In relation to the temporal measure and unlike previous studies, we measured stroke duration and not reaction time in the present study (e.g. Van Gemmert & Van Galen, 1998). Based on the lack of significant differences for both 'on paper' and 'in air time' in the deception writing, it seems that these measures are not sensitive enough to deception writing, despite the fact that they have previously been found sensitive to cognitive deficits in pathologies such as Alzheimer disease (Werner et al., 2006). Another option may be that it depends on the kind of task given to the subject, a point which could be elaborated in future studies. Along the same lines, the fact that no significant differences were found for the coefficient of variance of the measures as well as for peak velocity may indicate that in the case of lie detection, the focus needs to be on the differences in the spatial characters of the strokes, that seems to be alerted as a result of the cognitive load.

These results suggest that a documentation of handwriting process measures with a computerized system such as ComPET while focusing on amount of automatization/regularity may be used as another tool for lie detection. Such a tool may have advantages over other lie detecting methods in that it is not intrusive and is user friendly. It can improve the accuracy of other lie detectors by offering additional measures to existing ones in order to reduce errors of interpretation. Furthermore, though other methods are useful in detecting lies during verbal communication, the ComPET is the only measure that we know of which can be used to detect lies in written communication.

The ComPET is an easy to use system that generates objective data automatically, which cannot be obtained manually by observing handwriting behaviour or by analysing written text. The system is so user-friendly that training the research assistant on how to collect data using the device took less than one hour. Measures such as the standard deviation of stroke height of each participant or pressure applied are unique measures received easily and in an objective way. Furthermore, the writer is not aware of the kind of data being measured and, even if aware, measure such as writing pressure, stroke height, width or standard deviation of stroke height cannot be actively controlled in a consistent way. The analysis done to strokes and not to letters enables implementation of this technique to writing in various languages. Overall, we find this technique useful for researchers and practitioners studying deception.

The significant results of the present study call for future use of the ComPET in applied studies of lie detection. However, this is a preliminary study and as such has its limitations, including a small sample consisting only of students. Future studies using a larger sample size with randomly sampled participants may improve the generalizability of the results. Likewise, whereas one short task was used for this preliminary test, future studies should employ a variety of tasks that may be more effective in detecting deception. For example, these tasks should use more complex deception scenarios and measure the ground truth base line more systematically. In the current study we cannot be sure that the subjects reported correctly when they wrote the truth and when they wrote deception sentences, although they did not have a reason to lie about this. Furthermore, we did not control for the content of the text the participants wrote in their truth sentences and lie sentences. Therefore it is possible that these lies and truths differed in content, and the impact of any content differences on the current results is not known.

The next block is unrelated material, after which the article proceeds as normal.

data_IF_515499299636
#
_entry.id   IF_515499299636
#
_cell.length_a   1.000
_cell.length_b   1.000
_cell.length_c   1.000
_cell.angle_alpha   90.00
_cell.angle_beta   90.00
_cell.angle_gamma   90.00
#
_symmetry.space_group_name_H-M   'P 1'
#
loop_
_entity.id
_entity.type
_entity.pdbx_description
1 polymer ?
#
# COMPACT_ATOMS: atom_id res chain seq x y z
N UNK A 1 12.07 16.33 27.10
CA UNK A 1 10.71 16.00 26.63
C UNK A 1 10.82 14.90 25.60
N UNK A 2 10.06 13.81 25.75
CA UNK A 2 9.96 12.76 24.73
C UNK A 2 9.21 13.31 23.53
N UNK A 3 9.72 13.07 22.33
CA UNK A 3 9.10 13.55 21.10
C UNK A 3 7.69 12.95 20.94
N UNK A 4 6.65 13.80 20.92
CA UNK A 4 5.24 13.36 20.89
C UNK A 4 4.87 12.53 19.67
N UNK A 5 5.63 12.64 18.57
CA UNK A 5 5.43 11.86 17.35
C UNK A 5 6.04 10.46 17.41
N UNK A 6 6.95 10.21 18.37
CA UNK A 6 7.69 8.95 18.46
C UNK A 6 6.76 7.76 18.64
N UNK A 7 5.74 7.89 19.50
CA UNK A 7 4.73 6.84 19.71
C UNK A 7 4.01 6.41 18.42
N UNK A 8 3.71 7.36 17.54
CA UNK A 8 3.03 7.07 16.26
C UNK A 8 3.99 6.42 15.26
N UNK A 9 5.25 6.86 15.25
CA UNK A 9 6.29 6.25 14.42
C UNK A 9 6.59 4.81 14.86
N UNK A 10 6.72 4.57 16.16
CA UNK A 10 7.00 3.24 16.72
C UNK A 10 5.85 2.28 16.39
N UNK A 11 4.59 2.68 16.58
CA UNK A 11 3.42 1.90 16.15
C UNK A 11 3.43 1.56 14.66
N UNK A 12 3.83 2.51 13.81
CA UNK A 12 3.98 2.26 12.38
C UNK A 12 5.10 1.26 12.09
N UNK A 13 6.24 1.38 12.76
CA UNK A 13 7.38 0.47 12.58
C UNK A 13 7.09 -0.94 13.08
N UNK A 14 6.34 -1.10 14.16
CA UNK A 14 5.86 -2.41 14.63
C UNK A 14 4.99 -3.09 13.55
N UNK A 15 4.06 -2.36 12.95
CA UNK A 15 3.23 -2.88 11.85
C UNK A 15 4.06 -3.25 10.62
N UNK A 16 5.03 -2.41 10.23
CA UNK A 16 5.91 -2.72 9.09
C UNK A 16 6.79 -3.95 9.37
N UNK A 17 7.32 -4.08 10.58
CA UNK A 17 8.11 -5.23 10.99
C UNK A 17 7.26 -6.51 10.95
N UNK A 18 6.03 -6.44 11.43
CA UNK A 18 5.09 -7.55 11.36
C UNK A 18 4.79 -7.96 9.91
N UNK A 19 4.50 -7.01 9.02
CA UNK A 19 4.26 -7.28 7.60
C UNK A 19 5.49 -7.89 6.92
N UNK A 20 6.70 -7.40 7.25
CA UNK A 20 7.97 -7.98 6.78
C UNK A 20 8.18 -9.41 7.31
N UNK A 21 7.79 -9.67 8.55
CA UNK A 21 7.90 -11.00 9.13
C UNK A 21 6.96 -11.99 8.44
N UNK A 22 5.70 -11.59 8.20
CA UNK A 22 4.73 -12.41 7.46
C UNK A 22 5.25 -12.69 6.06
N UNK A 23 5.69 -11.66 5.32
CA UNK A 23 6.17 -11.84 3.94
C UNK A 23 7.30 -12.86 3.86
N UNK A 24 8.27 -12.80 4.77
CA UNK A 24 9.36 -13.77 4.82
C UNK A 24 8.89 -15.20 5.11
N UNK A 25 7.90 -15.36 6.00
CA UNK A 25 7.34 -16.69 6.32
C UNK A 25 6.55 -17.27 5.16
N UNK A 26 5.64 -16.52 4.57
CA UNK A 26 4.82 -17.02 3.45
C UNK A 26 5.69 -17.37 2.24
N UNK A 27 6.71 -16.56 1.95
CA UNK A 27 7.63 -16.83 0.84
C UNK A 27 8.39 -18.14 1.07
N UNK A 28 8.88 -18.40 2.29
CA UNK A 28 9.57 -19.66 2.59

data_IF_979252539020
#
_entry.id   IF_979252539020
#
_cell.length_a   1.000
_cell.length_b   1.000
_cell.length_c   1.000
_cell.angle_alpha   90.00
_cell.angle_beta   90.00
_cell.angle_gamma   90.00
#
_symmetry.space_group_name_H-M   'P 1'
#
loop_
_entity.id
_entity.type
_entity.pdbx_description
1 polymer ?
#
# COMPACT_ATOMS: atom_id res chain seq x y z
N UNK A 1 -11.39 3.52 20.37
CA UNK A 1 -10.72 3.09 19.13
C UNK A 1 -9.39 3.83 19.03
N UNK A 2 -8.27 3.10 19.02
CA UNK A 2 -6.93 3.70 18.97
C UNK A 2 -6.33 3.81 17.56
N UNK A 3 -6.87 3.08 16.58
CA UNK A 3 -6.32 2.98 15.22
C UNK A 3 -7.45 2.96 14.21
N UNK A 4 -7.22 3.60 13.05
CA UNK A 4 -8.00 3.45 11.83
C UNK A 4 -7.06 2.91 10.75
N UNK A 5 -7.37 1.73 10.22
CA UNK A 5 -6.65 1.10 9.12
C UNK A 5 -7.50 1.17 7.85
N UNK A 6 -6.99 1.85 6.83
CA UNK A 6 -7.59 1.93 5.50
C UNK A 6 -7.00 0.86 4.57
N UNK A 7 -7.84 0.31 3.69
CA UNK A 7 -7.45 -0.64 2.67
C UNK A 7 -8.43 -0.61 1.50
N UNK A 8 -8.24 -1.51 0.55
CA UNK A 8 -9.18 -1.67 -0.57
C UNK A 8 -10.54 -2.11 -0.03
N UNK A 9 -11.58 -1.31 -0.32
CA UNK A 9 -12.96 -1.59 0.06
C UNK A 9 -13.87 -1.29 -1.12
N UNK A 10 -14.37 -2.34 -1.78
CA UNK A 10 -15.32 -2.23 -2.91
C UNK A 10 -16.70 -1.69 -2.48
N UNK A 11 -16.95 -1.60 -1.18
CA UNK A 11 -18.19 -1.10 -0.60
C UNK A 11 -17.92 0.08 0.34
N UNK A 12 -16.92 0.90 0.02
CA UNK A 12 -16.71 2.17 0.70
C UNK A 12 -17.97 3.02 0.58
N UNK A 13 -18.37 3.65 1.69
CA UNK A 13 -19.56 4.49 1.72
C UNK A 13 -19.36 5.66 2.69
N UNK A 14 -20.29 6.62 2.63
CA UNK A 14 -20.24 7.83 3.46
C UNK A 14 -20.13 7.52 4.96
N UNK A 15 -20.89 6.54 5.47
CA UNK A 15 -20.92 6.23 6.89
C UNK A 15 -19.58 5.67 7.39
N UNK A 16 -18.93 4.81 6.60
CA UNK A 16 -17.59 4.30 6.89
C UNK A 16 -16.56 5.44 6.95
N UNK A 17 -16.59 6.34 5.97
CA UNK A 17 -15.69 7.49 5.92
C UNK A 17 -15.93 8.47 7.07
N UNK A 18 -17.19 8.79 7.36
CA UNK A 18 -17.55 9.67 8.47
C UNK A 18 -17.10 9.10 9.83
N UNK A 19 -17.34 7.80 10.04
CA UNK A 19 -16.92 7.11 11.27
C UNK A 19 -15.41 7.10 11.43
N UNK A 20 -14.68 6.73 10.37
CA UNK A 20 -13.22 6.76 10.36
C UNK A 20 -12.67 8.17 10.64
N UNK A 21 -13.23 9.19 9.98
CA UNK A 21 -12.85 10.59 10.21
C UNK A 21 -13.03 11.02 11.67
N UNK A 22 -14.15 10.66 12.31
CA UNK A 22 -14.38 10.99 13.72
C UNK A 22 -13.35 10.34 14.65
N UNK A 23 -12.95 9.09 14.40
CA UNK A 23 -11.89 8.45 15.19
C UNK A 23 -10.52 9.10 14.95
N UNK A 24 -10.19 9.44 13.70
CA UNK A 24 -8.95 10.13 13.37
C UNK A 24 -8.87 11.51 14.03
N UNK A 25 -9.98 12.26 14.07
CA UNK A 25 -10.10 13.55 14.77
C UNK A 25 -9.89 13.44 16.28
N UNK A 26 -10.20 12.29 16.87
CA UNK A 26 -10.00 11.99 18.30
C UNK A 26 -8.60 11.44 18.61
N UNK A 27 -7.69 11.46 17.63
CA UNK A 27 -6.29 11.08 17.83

We believe that an important future goal should point to an applied tool for practitioners and researchers based on these findings. Future research should make it possible to determine norms and standardized measures that can help in the detection of deception. For example, a simple calculation (algorithm) of the ComPET measures that are influenced from deception will be useful to users. Such algorithm can enable the users to compare the results of their analysis with norms of writing truth sentence or norm of writing deceptive sentence and to decide whether the subject wrote a deceptive or truth sentence. After such a decision rule for deception is established one can calculate the ComPET reliability and validity in detection.

We propose a few possible directions for sequel studies in the field of lie detection using the ComPET, such as in the area of manipulation. For example, in one study, participants were asked to write the truth or to lie about slides that had a strong emotional component (Lubow & Fein, 1996). Results of the ComPET can also be crossed with those of other valid lie detectors, such as the polygraph, in order to increase its validity while also providing empirical data that will enrich our understanding of the physiological and psychological processes involved in deceptive behaviour. We also propose that the ComPET has potential use for other types of studies in applied and cognitive psychology, such as examining the level of automaticity achieved while performing a complex task and testing whether subjects have reached the ‘expert’ level.